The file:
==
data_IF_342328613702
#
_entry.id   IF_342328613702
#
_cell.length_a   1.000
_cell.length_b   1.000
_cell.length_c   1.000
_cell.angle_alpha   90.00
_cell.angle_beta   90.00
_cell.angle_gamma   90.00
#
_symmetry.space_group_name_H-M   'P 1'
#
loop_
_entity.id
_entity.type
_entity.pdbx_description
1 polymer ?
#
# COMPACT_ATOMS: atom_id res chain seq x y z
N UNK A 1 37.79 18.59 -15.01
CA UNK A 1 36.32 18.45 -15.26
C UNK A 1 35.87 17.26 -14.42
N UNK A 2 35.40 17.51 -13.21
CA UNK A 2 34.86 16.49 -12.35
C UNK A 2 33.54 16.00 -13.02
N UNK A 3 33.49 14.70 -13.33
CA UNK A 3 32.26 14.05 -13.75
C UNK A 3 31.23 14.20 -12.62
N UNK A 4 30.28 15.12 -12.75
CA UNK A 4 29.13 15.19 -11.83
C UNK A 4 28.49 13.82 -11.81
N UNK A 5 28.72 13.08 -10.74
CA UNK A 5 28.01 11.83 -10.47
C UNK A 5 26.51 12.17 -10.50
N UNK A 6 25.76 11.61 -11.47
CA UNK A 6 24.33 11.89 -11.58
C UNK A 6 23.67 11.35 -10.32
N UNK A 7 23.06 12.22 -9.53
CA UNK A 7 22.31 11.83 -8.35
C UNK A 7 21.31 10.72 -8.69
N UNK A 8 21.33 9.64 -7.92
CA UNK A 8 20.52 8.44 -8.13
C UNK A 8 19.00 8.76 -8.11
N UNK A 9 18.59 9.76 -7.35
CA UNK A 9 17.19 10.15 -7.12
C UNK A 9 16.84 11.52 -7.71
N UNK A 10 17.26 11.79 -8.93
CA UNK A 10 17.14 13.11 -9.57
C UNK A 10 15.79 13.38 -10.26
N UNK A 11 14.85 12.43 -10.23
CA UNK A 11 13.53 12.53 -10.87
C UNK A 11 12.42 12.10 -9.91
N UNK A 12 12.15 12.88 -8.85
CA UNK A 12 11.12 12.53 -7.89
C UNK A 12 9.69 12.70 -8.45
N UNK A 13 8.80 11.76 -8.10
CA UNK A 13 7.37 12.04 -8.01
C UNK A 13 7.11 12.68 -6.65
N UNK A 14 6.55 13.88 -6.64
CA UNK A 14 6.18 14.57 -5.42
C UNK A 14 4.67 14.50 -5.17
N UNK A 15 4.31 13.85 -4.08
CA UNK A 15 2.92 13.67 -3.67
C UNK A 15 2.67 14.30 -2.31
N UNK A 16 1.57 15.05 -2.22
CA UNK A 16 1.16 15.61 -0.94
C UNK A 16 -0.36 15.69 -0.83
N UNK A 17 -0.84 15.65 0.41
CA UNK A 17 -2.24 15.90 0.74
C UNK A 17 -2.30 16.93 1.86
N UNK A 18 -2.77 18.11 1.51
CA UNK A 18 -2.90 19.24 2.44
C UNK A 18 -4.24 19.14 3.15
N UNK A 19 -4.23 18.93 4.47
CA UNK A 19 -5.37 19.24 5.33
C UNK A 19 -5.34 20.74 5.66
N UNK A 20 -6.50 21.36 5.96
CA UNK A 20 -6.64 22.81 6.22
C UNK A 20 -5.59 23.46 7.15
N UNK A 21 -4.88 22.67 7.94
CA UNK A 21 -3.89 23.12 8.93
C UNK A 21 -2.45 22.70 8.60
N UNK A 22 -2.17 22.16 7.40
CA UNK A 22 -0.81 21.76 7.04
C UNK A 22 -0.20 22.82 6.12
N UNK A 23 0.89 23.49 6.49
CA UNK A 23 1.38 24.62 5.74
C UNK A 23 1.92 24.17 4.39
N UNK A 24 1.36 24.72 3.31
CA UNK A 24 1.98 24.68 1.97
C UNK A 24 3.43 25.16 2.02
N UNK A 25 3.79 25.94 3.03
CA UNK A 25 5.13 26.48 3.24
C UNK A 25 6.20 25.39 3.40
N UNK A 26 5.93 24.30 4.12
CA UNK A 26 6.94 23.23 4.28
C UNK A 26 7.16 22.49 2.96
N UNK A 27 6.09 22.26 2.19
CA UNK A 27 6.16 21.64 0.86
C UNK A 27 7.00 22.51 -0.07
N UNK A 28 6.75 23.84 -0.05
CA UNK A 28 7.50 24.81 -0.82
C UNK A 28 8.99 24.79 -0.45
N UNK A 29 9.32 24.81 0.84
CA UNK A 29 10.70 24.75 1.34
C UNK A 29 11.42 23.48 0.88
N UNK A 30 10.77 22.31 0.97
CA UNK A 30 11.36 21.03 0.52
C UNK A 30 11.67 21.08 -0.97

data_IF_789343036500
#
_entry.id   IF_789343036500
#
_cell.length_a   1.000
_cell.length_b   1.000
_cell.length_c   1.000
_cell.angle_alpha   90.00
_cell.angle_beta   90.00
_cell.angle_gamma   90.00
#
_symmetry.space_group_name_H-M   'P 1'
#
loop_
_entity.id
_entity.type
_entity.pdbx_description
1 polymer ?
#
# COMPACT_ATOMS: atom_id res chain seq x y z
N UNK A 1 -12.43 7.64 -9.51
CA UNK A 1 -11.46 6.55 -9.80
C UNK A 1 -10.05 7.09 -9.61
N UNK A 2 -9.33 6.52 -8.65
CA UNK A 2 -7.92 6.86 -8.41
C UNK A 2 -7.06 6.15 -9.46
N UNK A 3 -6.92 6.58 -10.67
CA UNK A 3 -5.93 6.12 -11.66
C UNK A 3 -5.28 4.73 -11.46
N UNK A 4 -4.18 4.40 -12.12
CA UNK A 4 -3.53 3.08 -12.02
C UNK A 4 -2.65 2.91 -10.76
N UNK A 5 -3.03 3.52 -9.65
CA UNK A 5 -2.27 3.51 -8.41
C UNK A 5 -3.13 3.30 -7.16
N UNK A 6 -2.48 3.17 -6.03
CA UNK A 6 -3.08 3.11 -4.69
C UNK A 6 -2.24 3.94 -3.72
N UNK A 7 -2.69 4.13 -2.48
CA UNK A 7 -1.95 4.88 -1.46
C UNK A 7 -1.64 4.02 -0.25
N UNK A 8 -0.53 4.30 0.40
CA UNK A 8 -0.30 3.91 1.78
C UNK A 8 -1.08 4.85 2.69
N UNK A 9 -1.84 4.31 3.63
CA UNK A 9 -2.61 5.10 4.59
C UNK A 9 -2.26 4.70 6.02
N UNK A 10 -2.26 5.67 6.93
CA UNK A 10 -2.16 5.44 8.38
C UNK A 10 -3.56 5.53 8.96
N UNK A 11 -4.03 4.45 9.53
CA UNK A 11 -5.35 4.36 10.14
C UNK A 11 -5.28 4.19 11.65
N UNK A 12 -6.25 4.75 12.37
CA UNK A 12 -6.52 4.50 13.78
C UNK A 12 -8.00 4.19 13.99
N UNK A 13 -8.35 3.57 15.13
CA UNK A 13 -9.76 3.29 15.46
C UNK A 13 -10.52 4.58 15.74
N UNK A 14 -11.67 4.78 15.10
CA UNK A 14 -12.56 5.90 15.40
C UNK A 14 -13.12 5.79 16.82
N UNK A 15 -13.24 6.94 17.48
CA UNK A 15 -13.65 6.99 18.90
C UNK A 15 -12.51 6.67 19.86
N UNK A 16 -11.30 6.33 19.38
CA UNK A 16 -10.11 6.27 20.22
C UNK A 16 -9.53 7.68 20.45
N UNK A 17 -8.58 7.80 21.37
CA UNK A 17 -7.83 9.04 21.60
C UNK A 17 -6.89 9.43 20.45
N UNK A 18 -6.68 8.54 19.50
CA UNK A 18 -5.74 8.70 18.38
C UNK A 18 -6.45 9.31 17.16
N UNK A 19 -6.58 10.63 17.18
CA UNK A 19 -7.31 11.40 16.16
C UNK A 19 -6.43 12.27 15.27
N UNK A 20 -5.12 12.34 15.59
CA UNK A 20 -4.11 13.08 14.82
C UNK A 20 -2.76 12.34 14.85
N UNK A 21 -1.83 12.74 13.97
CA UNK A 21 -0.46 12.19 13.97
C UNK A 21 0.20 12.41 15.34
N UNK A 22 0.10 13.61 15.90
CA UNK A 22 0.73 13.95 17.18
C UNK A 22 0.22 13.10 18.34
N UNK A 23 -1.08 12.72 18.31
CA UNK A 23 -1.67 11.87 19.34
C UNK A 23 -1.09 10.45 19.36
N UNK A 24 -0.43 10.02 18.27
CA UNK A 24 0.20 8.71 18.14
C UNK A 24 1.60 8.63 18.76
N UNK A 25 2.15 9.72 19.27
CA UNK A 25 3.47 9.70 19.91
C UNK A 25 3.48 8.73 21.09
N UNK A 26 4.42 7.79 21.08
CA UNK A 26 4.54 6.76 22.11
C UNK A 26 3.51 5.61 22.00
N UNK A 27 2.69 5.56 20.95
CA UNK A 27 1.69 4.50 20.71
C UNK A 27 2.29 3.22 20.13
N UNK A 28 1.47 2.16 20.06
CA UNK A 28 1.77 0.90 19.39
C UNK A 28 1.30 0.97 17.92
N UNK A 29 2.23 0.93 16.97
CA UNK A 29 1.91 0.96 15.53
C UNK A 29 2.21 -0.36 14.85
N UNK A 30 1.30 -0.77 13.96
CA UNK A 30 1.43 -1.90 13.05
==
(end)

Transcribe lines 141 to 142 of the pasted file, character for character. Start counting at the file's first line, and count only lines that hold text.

CA UNK A 4 -3.53 3.08 -12.02
C UNK A 4 -2.65 2.91 -10.76